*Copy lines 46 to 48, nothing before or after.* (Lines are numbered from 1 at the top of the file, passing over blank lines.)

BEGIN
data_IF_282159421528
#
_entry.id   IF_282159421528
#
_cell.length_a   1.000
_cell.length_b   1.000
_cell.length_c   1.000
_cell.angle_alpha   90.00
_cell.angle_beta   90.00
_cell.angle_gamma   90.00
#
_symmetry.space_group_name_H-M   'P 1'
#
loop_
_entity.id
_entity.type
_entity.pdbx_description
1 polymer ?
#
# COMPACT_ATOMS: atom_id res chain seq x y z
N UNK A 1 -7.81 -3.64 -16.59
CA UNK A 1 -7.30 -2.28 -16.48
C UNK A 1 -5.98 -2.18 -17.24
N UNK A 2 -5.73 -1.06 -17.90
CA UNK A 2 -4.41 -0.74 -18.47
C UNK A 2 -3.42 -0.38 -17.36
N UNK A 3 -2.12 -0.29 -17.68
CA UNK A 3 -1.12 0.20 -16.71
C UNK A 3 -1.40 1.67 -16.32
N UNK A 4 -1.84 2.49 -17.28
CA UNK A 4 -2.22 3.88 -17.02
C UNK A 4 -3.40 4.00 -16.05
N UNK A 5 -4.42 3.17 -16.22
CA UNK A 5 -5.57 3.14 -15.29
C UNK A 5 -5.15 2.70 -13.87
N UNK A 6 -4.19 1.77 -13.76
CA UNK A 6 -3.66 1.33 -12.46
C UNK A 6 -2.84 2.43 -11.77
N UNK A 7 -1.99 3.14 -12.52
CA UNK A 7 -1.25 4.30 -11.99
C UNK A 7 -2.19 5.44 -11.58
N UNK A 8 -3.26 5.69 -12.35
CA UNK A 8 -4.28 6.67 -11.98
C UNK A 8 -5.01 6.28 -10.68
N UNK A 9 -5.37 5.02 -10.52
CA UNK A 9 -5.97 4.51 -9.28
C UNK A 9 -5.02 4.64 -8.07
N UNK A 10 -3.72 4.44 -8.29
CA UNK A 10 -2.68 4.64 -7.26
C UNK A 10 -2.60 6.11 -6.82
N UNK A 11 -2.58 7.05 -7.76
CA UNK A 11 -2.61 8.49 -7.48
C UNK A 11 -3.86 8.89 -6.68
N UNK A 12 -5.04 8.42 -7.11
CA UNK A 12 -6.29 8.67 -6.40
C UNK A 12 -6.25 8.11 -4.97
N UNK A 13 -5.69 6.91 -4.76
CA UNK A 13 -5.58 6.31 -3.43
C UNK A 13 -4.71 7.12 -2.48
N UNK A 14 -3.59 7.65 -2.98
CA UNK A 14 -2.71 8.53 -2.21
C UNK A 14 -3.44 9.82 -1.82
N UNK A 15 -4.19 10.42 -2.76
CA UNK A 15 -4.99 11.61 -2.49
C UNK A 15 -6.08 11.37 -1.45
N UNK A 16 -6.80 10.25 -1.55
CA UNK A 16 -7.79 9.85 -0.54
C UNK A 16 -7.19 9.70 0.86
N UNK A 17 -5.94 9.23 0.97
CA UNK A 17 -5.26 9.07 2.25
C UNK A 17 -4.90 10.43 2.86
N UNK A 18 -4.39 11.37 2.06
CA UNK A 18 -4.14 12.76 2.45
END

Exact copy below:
CA UNK A 9 -5.97 4.51 -9.28
C UNK A 9 -5.02 4.64 -8.07
N UNK A 10 -3.72 4.44 -8.29